honey, no: i still have a cake from LAST AUGUST to post. i bet more of us do it than don’t do it. the cooking part is the easy part. Writing? pesky.

  11. Kim Beaulieu says:

    Okay so, um, ah, I have a birthday coming up I need someone to bake a cake for. It’s in 360 days, you free?

    Totally dig this stacked cake. It’s hard sometimes to get those momofuku recipes to turn out right. They need step by step photos like you do. Would make it so much easier for folks to follow along. Otherwise you just end up saying the last part of their name over and over again while making the recipes. Not that I’ve ever done that or anything.

    • shannon says:

      that can be arranged: i would love to make a cake for you, although i fear movita is actually the real Queen of Cakes. i saw that horse awesomeness, and that girl can make a frosting.
      agree: they’re different. or rather, i guess they can be, and they do require you pay attention and sort of strategize through them. There’s a great sequence photo in the book of them putting together their banana layer cake. it’s just a side view, but it’s like a film strip (remember those!) of the cake going up. really awesome.
      oh…we’ve all done that. :)

  12. Willow says:

    Love this! I was beginning to feel like I was the only one who writes really long instructional posts describing everything in as much detail as possible. :P

    I’ve never made a stacked Momofuku cake before, but it’s definitely something on my list to try some day. Thanks for tutorial and all the tips!

    • shannon says:

      that’s why i love your posts so much; i completely get that sort of detail-oriented writing about random things like cake. I catch myself sometimes and i’m like “seriously; shut it” but then i realize that someone out there is maybe going to find it helpful. right? :)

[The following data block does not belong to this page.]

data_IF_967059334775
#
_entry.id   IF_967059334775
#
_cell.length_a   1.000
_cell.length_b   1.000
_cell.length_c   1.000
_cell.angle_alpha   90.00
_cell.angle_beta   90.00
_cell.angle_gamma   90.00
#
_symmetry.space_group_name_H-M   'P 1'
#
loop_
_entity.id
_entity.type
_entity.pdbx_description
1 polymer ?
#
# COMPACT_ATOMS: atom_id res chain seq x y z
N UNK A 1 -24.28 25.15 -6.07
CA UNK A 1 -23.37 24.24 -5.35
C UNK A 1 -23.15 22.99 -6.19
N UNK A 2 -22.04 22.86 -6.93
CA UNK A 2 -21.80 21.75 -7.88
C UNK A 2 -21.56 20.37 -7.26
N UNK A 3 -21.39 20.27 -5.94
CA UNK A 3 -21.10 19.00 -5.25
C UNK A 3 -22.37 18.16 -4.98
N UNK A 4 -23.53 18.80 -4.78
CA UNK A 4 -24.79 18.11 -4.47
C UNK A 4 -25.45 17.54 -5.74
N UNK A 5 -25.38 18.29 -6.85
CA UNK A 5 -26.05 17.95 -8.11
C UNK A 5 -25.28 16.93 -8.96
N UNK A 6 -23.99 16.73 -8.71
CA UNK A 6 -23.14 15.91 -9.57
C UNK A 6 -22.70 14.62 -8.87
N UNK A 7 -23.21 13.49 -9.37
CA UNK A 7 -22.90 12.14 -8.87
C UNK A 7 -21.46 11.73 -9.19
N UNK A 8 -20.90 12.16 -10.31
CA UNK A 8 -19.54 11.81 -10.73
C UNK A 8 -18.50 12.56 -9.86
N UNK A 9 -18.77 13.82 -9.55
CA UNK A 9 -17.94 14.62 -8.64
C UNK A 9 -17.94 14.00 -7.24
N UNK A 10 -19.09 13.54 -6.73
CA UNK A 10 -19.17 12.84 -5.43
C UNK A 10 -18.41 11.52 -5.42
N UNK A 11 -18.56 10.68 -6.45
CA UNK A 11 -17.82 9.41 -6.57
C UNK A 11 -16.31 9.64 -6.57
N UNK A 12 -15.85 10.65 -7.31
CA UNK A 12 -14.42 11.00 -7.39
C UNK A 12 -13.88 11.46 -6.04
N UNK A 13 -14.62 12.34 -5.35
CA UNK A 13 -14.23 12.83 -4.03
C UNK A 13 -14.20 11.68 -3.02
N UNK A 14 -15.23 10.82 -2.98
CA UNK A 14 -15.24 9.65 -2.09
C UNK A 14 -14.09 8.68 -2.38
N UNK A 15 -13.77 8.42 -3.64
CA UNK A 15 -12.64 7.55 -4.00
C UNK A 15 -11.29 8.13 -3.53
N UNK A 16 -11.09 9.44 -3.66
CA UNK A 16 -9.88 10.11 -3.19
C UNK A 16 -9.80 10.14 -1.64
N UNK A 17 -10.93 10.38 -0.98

You definitely could do it; it’s not easy, and it’s not hard, but i think given what i’ve seen you do that you have the personality for it. I really think it’s what these cakes boil down to; i think anyone has the ability to do it, but it takes a certain dedication and patience.

  13. One day you will have your own baking school. It must happen. You’d be the best teacher ever.

  14. Excellent post. Extremely thorough instructions and explanations. I’m usually not a fan of photos illustrating every step in a recipe, but yours are particularly helpful. The ones on assembling the layer of cake of pieces kind of reminded me of a high school geometry exam question (I knew there had to be some practical use for geometry, and you illustrate it nicely!). Good stuff — thanks.

    • shannon says:

      Thanks, John! I’m not always a fan of step by step photos if they feel like overkill either. I like it when they serve a purpose, so I try to limit the “steps” photos unless they provide a visual explanation. These cakes tend to need a bunch of visual explanation, for sure. :) The cake rings do very much look like a textbook, i agree.

  15. I LOVE the look of this post. So wonderfully put together. You can tell it took a lot of work doing all the pictures. I like the changes to the home page, too—the fact that you can see more than one post with the rest continued after the jump. It’s awesome. I also love that you told us how you plan your time when it comes to making this over 2 days. So helpful, as usual!

    • shannon says:

      Someday, the Wee One will be old enough to point and shoot the camera. until then, this is one of the few posts i take so much time to shoot! :) and thank you; i’m trying to sort of fine-tune things and do a little spring cleaning, if you will, so i’m happy you noticed. After doing so many of these, i wish everything could be made over two days.

  16. Oh I love Momofuku, and I know how intense and time consuming some recipes can be. I do totally think they’re so WORTH it and this is no exception. Well done and thanks for the inspiration.

    • shannon says: